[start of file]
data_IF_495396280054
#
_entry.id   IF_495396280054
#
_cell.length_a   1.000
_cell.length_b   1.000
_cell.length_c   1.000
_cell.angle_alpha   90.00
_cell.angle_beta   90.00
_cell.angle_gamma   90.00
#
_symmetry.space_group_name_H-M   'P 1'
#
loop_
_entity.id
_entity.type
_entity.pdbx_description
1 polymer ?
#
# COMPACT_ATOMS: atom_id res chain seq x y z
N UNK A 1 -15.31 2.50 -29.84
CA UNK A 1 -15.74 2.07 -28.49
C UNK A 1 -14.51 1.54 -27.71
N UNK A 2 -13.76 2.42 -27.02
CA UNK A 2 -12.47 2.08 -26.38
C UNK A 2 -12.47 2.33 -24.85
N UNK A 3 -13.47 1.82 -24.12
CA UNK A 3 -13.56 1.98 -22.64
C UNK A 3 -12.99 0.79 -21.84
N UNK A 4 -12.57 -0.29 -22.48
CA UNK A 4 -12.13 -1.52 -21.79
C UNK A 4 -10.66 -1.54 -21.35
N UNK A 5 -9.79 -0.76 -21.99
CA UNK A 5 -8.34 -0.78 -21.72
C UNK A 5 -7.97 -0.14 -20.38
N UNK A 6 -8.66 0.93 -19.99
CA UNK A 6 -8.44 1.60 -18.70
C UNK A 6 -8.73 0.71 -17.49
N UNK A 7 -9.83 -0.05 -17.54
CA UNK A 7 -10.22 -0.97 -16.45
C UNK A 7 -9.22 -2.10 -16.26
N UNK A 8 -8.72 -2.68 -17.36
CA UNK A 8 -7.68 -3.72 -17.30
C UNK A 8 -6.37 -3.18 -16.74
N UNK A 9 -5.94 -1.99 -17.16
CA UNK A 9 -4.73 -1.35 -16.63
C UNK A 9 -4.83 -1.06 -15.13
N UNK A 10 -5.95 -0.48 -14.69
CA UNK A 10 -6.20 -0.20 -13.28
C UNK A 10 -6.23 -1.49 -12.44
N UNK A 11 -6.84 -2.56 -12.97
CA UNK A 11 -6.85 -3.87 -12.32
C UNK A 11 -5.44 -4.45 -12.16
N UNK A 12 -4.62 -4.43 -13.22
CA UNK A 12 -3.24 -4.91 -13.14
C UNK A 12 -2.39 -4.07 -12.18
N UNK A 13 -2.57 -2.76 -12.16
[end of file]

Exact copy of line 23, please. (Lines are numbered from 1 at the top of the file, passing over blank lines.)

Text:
C UNK A 1 -14.51 1.54 -27.71